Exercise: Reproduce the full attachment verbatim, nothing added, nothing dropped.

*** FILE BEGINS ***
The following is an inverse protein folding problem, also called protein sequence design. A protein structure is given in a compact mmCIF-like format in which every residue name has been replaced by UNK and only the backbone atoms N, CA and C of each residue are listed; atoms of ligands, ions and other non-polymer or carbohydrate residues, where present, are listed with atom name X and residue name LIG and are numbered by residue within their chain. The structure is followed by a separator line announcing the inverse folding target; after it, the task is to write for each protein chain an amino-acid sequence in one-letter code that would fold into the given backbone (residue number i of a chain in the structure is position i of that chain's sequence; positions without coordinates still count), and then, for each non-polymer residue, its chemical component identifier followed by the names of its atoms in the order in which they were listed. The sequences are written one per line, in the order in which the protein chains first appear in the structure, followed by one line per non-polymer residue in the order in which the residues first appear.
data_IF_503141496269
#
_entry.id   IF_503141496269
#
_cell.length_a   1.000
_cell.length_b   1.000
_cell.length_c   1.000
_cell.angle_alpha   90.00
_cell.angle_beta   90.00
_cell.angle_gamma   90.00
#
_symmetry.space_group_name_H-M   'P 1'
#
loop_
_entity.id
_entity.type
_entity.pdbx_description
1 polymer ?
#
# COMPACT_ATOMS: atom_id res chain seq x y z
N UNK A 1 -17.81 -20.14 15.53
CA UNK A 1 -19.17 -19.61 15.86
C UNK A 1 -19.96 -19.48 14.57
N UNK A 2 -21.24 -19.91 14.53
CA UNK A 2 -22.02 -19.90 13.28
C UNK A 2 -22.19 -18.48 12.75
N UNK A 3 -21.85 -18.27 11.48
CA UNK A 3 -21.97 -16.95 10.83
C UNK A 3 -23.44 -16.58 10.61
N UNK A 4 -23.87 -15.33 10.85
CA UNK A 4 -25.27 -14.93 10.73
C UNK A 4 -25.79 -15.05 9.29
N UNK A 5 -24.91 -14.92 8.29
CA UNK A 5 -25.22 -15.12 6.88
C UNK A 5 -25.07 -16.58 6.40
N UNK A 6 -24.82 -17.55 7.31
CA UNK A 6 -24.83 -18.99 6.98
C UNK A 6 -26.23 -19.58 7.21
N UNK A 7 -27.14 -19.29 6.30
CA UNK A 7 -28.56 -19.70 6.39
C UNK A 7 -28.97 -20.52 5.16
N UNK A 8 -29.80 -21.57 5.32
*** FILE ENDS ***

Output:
The following is an inverse protein folding problem, also called protein sequence design. A protein structure is given in a compact mmCIF-like format in which every residue name has been replaced by UNK and only the backbone atoms N, CA and C of each residue are listed; atoms of ligands, ions and other non-polymer or carbohydrate residues, where present, are listed with atom name X and residue name LIG and are numbered by residue within their chain. The structure is followed by a separator line announcing the inverse folding target; after it, the task is to write for each protein chain an amino-acid sequence in one-letter code that would fold into the given backbone (residue number i of a chain in the structure is position i of that chain's sequence; positions without coordinates still count), and then, for each non-polymer residue, its chemical component identifier followed by the names of its atoms in the order in which they were listed. The sequences are written one per line, in the order in which the protein chains first appear in the structure, followed by one line per non-polymer residue in the order in which the residues first appear.
data_IF_503141496269
#
_entry.id   IF_503141496269
#
_cell.length_a   1.000
_cell.length_b   1.000
_cell.length_c   1.000
_cell.angle_alpha   90.00
_cell.angle_beta   90.00
_cell.angle_gamma   90.00
#
_symmetry.space_group_name_H-M   'P 1'
#
loop_
_entity.id
_entity.type
_entity.pdbx_description
1 polymer ?
#
# COMPACT_ATOMS: atom_id res chain seq x y z
N UNK A 1 -17.81 -20.14 15.53
CA UNK A 1 -19.17 -19.61 15.86
C UNK A 1 -19.96 -19.48 14.57
N UNK A 2 -21.24 -19.91 14.53
CA UNK A 2 -22.02 -19.90 13.28
C UNK A 2 -22.19 -18.48 12.75
N UNK A 3 -21.85 -18.27 11.48
CA UNK A 3 -21.97 -16.95 10.83
C UNK A 3 -23.44 -16.58 10.61
N UNK A 4 -23.87 -15.33 10.85
CA UNK A 4 -25.27 -14.93 10.73
C UNK A 4 -25.79 -15.05 9.29
N UNK A 5 -24.91 -14.92 8.29
CA UNK A 5 -25.22 -15.12 6.88
C UNK A 5 -25.07 -16.58 6.40
N UNK A 6 -24.82 -17.55 7.31
CA UNK A 6 -24.83 -18.99 6.98
C UNK A 6 -26.23 -19.58 7.21
N UNK A 7 -27.14 -19.29 6.30
CA UNK A 7 -28.56 -19.70 6.39
C UNK A 7 -28.97 -20.52 5.16
N UNK A 8 -29.80 -21.57 5.32